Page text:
Context Clues

What a reader needs to know to
understand unknown words.
Context clues are bits of information from the
text along with prior knowledge that allow the
reader to decide the meaning of unknown
words in the text being read.
A reader must act like a detective and put
together the clues from the text surrounding
the unknown word in order to make an
intelligent “guess” about the word’s meaning.
Writers and authors include words or phrases
to help the readers understand the meaning of
new or difficult words.
The words or phrases are included into the text
surrounding the new or difficult word. Readers
can make logical guesses about the meaning of
a word by being aware of the surrounding text.
Definition: Often a sentence will include the
actual definition of the word. Example: Many
people suffer from acrophobia, the fear of
heights, and are not comfortable climbing
The definition is given as an appositive phrase
in the sentence. An appositive phrase is a noun
phrase that explains a noun.
Example: Often a sentence will provide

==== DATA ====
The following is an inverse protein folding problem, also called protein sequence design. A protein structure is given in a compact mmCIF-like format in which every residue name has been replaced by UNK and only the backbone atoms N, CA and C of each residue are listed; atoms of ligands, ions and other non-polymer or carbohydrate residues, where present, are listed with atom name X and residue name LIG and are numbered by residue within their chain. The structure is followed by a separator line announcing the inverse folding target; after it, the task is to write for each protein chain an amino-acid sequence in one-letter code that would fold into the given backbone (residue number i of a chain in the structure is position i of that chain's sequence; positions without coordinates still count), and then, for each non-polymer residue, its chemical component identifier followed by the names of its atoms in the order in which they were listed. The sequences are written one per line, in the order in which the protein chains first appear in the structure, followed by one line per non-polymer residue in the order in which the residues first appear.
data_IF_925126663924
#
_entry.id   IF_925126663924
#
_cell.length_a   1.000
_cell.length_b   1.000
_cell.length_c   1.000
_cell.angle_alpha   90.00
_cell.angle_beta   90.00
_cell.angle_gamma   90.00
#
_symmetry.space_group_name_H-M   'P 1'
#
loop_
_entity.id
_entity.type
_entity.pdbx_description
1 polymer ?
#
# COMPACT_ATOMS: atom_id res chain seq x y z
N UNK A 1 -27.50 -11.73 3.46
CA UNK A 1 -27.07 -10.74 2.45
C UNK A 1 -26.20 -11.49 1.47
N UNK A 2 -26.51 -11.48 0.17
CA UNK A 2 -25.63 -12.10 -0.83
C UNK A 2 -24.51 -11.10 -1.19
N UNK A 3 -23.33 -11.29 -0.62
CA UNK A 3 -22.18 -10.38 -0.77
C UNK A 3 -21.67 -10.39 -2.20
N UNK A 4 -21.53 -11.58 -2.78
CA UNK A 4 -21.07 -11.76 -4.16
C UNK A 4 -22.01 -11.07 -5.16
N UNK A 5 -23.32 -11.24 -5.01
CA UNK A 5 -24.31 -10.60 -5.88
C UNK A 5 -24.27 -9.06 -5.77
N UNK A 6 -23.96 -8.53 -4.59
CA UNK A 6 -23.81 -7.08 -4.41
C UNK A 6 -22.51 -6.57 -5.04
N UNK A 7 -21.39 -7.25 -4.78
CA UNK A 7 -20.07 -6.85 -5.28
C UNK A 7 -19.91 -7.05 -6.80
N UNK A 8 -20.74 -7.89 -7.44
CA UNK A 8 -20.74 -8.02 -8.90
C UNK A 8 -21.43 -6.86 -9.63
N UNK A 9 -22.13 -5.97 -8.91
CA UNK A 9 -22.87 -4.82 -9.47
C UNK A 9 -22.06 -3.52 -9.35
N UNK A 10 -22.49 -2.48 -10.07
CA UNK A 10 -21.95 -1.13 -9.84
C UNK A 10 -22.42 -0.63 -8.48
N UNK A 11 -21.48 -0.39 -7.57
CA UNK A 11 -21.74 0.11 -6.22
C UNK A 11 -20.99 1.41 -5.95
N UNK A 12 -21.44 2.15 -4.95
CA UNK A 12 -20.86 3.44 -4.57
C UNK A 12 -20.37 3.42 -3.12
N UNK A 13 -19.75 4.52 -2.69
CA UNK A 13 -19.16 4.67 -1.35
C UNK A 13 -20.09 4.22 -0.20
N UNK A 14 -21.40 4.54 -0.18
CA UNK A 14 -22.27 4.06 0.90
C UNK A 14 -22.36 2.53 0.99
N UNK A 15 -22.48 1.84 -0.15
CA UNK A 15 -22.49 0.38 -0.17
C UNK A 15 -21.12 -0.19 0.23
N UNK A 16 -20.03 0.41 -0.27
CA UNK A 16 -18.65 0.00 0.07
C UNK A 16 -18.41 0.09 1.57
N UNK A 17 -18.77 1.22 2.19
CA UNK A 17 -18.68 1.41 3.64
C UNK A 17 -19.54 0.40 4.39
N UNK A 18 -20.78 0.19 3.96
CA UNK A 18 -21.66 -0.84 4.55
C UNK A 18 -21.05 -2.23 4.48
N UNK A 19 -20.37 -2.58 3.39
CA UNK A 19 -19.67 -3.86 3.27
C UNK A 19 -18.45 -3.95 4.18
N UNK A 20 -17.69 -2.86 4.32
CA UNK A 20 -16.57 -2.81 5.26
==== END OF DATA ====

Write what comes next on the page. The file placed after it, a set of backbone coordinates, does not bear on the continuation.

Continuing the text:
examples and details which help you see and
understand the word even if you don’t know
the exact definition.
Example: Mr. Smith is a recluse. He lives alone
in the country and rarely comes to town. The
word is explained with examples and details in
the following sentence.
Synonyms: Like definitions, the sentence
includes words that are synonyms to help the
reader understand the new or difficult word.
Example: After seeing the movie about
starving children, we felt compassion and pity
for the suffering children. Pity is a synonym
for compassion.
Antonym or contrast: Sometimes the writer or
author uses a contrast or the antonym of an
unknown word.
Example: Unlike Frank, who is extremely
nervous, Benson is placid. Placid has to be the
opposite of nervous. Then placid must mean
calm or relaxed.
Logic: The reader’s prior knowledge is used to
help understand words.
Example: After hearing the baby cry, the
mother put a pacifier in the baby’s mouth. The
crying stopped immediately. Prior knowledge
about babies helps the reader to understand
that a pacifier is the plug or the stopper that is
used to calm babies.
Latin and Greek word parts: By knowing
Latin and Greek stems, prefixes, and suffixes,
the reader will have clues about unfamiliar
Example: While studying marine biology,
Cyndi was drawn to cephalopods in particular.
By knowing that cephala refers to the head and
pod refers to feet, the reader understands that
squids and octopi are sea animals with their
feet attached to their heads.
Parts of speech: By knowing the part of speech
of an unknown word, the reader knows more
about the word.
Example: John got into his jalopy and drove
down the road. Since his in front of jalopy, the
reader knows that jalopy is a noun. This helps
the reader know more about the word.

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